Content creation is one of the most integral components of connecting with your audience and bringing visibility to your online course. It can also be a big investment of time and energy to show up on social media most days—if you find yourself sighing as you add “post on Instagram” to your to-do list every day, you’re not alone. It can feel like a fruitless task at times. Especially with the ever-changing algorithm potentially burying your posts. Without seeing a direct return of your time and energy through increased student enrollments, you might even be wondering if creating content deserves as much time as you’ve been giving it.
We’ve got your guide to creating your curriculum.
These doubts are normal and warranted. It’s important to note that social media is a proven tool to boost your brand and increase sales—but that’s not a result of just posting any old content. Social media becomes a powerful tool to grow your business when you create content that is engaging and fosters authentic connections with your follower
This is how you build trust with your audience, and it’s with that foundation of trust that you can help more students achieve and grow in whatever area you’re offering valuable information for. And of course, increase your student enrollment in the process.
3 tips for making content relatable and engaging
Take a trip back in time
No matter what your niche is, you most likely offer your students a solution to a problem they have. Whether that’s making a sourdough starter or healing a broken heart, you wouldn’t be an expert in this topic if you hadn’t also had the same initial interest that your audience has now.
Before creating content, take a few moments to reflect back on that time. What kind of mindset were you in? Was there something you needed to hear most? What were your biggest pain points? Is there something you wish you had during that time to guide you? How did you feel as you embarked on this journey of learning [whatever it is you teach now]?
Tap back into that past version of yourself to remind yourself how to speak to your audience where they are right now. When you do this, they’ll think “Wow, they really understand me.” Meeting them where they’re at will enable them to feel seen, heard, and valued, and deepen their connection with you.
Plus, it’s a great way to help you inform how you make your content, and what content to make. That can be your social content or the information you put in your courses or coaching.
Share about your trial and errors
While you are an expert in your field, you’re also human. Oftentimes, we have a tendency to want to know all the answers. Or we want to seem like we have everything completely figured out before we can claim our role as an expert in our niche.
Here’s the thing though—you become harder to relate to when you promote an image of unattainable perfection. You can be confident as an expert and still showcase your inner student. Humbly sharing that you, too, are still learning won’t make people doubt your expertise…instead, it’ll give them another way to relate to you. Plus, it will give them the confidence that they’re learning from someone who puts continued effort into hiring their expertise.
Allow your mistakes to be known. You can do this by sharing some real-life stories about mistakes you’ve made along the way. Or by curating a blooper reel or posting early versions of your work. If it makes you cringe looking back on it, it would probably be the perfect material for a vulnerable share. While vulnerability can feel uncomfortable, remember that there is a deep opportunity for connection and building trust when you’re honest and vulnerable. This kind of content often gets the most engagement, as well!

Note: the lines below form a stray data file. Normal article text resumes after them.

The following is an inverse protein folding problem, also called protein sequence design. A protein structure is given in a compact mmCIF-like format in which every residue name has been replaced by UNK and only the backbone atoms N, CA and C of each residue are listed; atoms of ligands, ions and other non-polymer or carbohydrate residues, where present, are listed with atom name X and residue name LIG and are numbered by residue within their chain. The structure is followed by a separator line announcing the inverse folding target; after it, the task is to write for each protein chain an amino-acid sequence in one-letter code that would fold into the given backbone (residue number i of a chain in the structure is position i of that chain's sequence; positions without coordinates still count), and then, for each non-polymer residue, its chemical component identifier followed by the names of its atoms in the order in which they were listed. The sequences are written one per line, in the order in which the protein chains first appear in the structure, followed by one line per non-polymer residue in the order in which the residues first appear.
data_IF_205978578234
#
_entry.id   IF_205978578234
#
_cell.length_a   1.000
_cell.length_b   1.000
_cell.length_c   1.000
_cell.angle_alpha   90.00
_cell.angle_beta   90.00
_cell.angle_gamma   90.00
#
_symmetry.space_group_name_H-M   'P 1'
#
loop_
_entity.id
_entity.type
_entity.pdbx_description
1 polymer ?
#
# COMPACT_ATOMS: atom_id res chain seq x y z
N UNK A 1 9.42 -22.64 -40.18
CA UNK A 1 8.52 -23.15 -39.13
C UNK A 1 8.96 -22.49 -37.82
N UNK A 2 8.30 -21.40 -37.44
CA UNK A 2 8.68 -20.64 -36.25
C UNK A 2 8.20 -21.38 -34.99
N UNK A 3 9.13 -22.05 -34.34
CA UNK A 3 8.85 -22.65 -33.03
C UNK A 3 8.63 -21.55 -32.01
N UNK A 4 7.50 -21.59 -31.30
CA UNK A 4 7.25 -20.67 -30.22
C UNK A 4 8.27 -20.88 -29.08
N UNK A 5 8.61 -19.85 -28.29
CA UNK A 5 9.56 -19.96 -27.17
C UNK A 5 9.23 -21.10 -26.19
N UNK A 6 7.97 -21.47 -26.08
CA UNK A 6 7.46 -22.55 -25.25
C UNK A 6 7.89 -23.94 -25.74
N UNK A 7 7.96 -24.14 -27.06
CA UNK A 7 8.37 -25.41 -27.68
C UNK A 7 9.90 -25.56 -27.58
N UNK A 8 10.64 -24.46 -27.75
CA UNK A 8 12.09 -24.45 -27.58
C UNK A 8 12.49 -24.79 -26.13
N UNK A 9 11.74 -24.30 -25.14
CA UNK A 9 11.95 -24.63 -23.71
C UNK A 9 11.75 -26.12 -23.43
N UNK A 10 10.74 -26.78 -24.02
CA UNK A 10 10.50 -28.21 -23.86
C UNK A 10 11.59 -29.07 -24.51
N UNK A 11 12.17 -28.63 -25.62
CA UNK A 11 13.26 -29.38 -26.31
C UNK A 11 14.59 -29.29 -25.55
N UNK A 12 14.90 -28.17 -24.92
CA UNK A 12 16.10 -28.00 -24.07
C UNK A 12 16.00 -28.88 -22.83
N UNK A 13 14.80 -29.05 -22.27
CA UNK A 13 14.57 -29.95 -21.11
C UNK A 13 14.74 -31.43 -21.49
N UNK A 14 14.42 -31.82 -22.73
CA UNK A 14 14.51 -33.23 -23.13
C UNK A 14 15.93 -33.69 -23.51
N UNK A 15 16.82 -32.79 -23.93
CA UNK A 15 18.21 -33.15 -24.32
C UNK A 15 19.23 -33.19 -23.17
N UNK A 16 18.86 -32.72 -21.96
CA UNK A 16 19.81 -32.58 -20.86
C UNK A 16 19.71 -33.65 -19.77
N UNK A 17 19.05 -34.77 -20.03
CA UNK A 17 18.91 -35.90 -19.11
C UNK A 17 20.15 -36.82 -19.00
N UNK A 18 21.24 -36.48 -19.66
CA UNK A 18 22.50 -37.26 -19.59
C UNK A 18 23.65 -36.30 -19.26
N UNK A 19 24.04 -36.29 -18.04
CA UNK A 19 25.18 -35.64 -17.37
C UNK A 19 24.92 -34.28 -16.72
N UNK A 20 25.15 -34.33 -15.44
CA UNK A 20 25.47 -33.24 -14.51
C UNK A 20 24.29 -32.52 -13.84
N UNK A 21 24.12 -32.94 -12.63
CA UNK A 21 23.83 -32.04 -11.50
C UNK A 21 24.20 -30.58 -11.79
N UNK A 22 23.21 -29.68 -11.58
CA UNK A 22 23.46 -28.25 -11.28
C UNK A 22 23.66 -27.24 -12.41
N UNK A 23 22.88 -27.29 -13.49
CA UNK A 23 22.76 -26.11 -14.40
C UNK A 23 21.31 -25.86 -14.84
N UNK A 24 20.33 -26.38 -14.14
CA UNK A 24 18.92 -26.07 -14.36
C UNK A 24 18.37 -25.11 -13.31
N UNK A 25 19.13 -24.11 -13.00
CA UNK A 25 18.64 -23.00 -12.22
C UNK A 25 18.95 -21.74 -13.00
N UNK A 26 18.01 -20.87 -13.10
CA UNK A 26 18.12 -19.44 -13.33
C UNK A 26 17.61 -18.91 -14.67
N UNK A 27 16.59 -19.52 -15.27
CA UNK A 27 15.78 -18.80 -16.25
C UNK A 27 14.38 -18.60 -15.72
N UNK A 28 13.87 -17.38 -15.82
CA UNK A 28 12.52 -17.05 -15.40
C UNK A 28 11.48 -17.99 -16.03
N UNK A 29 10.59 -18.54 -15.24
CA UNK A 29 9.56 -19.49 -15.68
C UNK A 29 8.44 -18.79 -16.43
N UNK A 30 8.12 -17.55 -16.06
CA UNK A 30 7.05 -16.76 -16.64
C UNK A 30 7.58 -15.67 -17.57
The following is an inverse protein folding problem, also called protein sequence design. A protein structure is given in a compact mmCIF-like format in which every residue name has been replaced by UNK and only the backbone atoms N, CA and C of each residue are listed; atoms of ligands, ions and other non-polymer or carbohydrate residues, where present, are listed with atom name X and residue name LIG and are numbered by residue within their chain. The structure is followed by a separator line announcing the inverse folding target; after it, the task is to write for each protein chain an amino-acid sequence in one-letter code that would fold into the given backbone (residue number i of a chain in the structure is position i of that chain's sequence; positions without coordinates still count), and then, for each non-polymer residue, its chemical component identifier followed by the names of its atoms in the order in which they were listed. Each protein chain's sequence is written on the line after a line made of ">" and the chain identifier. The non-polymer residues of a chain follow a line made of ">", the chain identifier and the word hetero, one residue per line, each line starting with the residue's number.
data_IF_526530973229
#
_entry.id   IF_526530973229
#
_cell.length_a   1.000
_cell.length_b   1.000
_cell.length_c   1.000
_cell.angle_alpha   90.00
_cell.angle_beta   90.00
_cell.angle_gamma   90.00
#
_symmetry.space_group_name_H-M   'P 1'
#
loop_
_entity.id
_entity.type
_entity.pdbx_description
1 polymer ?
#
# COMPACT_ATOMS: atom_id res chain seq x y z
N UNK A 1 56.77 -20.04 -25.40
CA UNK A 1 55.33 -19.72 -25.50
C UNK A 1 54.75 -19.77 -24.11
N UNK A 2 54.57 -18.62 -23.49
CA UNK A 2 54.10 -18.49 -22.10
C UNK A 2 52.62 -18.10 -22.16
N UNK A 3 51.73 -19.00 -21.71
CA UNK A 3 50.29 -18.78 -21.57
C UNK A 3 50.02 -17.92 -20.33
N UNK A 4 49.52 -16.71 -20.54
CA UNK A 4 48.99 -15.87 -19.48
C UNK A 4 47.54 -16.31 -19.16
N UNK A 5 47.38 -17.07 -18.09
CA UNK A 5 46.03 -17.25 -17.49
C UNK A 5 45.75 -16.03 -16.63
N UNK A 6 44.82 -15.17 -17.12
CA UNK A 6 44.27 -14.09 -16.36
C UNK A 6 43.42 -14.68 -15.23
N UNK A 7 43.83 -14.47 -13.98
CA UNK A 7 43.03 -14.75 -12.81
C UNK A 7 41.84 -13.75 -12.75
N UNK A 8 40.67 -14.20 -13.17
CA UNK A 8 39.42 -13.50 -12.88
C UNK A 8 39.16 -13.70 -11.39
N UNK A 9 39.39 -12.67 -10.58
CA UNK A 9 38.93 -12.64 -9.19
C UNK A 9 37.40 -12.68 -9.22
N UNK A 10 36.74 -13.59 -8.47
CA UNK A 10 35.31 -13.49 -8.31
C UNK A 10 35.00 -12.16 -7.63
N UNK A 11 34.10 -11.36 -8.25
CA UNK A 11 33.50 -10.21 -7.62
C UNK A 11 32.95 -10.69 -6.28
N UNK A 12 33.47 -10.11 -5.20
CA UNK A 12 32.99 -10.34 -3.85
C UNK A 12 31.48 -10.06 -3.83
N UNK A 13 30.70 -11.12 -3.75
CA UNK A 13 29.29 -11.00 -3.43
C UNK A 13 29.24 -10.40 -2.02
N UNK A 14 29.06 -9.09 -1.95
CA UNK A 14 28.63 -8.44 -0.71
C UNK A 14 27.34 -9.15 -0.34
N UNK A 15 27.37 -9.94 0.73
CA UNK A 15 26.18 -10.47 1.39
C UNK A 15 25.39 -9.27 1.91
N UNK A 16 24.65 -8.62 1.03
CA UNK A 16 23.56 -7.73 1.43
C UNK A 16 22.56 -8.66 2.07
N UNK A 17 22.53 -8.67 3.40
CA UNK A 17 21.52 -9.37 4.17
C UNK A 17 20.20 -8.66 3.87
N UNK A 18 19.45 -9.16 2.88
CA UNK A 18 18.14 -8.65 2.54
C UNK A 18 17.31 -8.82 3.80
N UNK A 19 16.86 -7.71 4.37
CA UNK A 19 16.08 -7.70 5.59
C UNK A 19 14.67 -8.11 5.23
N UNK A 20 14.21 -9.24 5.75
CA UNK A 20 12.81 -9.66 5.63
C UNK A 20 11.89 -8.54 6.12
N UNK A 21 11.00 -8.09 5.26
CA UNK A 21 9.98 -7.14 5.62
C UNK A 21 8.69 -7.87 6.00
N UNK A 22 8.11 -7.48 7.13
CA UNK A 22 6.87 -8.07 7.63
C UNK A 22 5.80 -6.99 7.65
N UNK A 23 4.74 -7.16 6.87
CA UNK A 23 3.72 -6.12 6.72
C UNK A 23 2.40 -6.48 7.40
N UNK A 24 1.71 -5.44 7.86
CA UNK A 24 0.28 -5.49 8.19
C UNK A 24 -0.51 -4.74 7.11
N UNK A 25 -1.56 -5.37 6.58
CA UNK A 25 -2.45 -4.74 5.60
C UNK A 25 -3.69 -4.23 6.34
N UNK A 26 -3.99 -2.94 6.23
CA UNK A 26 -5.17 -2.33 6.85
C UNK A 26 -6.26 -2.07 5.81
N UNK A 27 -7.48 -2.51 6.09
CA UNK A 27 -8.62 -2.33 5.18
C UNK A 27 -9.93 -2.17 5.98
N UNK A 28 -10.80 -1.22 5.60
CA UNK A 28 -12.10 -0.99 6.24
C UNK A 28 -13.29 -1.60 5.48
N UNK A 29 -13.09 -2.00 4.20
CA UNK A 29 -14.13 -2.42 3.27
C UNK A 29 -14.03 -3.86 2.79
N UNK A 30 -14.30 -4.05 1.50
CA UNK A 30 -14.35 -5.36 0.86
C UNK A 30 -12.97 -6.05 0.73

Stop forcing yourself to show up
Your content isn’t going to resonate as much if you’re showing up just for the sake of it or to check it off your to-do list. What can sometimes happen when you force yourself to create and batch content is that some of the integrity and depth end up lost. Think about prioritizing quality over quantity.
While consistency is important, you’re not going to lose your audience if you don’t show up every day. Or even if you take a break from social media altogether. Be honest and transparent with your audience about needing time away to fill your cup. Or about posting less in the pursuit of creating more meaningful content. You can even position this as a “behind the scenes” share.
Not only does this humanize you, but it’s also a point of connection. Involve your audience with this by asking questions or by asking for their opinions. You can use the “poll” feature in Instagram stories to do this. Invite an open conversation about what they do to fill their own cup. Ask them how often they take breaks from social media or if they do at all. And ask how social media impacts their mental health. Considering that two-thirds of Americans say social media mostly has a negative impact on their lives, it’s likely you’ll garner understanding and connection from your audience.
Ultimately, if you’re really committed to increasing engagement and connection, it’s essential to show up authentically. Your audience is there to learn more about your niche, but they also want to know about and connect with you. But this doesn’t mean you have to spill all the tea about yourself. But the more you can lean into being vulnerable and being yourself as your share about your niche, the more you give people a standout reason to buy from you. It’s likely that most of the information they gain from your social media, they could look up somewhere. The real value comes with the fact that you’re the one presenting it and putting your unique spin on it.